we would have to define it essentially as an act of courage.”
~ Cynthia Ozick
It can be a curse to have a thin skin. For a writer, it is deadly. If you need to be liked by all the people all of the time, writing is impossible. Too often I find myself wrestling with my need to be liked and my need to write honestly.
In The Courage To Write, Ralph Keyes says, “If you’re not scared, you’re not writing.” Lately I’ve been scared to death, afraid of exposing too much of my private life and afraid of hurting people through my writing. The result has been a big fat case of writer’s block, not what Keyes had in mind.
To do a decent job blogging you’ve got to take the risk to put yourself out there. To be a good psychologist, you give people hope by saying, “Yes, I’ve been there,” disclosing just enough of your story to connect with theirs, while keeping good boundaries. I’m a psychologist blogger so I try to do both, walking the tight rope without ever betraying my patients’ confidence or privacy.
That doesn’t mean I haven’t hurt people in the process, family and friends in particular. When that happens I wish someone would just shoot me with a tranquilizer gun like they used on the elephants in Wild Kingdom. The guilt is that overwhelming. Anyone who writes publicly about life (and isn’t a complete narcissistic jerk) knows what I’m talking about.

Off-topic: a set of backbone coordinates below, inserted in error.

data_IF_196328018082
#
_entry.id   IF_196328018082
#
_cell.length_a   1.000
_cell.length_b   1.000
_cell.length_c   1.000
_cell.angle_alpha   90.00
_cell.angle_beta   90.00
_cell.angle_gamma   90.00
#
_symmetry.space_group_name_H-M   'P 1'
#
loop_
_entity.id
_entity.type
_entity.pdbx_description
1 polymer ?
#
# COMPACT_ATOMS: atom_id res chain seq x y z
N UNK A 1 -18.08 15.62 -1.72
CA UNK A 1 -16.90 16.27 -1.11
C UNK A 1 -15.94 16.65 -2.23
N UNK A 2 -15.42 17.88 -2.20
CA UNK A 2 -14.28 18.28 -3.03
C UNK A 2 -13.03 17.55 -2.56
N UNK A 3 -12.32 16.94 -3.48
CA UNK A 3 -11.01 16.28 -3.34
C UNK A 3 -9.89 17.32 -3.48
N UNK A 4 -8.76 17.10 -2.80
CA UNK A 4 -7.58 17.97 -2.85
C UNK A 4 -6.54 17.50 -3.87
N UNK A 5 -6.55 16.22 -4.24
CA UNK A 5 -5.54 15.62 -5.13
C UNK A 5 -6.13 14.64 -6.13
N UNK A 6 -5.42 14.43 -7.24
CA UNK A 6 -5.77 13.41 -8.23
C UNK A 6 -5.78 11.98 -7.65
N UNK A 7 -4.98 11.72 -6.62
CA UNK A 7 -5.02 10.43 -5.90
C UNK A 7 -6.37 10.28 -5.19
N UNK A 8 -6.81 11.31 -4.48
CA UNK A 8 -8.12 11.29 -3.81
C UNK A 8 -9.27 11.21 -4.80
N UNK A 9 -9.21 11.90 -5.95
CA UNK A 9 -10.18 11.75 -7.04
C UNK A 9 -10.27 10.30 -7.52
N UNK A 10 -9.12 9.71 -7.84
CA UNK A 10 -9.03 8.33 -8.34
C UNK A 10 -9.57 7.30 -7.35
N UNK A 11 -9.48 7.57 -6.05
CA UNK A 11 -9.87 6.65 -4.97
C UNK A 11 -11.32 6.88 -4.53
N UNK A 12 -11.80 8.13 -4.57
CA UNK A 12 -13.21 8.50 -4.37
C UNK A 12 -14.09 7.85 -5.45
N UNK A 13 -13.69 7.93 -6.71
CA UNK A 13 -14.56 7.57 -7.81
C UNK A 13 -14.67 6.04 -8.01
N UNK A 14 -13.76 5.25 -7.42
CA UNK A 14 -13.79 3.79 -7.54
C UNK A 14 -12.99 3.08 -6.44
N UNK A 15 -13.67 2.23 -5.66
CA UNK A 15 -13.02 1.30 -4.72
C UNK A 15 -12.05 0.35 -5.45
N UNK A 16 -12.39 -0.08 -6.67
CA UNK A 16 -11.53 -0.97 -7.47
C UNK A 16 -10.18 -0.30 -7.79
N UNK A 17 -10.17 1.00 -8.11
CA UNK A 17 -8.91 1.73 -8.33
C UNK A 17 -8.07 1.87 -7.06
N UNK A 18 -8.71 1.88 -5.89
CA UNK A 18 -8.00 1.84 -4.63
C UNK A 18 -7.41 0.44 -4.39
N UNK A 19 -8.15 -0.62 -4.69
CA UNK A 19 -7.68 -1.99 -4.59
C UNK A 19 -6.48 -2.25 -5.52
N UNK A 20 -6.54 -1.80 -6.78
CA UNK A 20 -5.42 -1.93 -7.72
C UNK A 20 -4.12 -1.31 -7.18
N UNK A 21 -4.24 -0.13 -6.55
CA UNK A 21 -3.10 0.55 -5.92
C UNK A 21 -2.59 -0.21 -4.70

Personal apologies will be made to those I know I’ve hurt with the hope of forgiveness and if not that, understanding, and if not that, an agreement to live and let live. To say I will never hurt anyone ever again would be an empty promise because I am human and a writer and I can’t stop being either.
Now I get what Keyes was saying. He may as well say, “If you’re not scared, you’re not living,” or “If you’re not scared, you’re not in love.” The shame isn’t in being scared. It’s in letting the fear stop you.
This video by Therese Borchard, of Beyond Blue, helped me get off the writer’s block, see my way through the guilt and start writing again.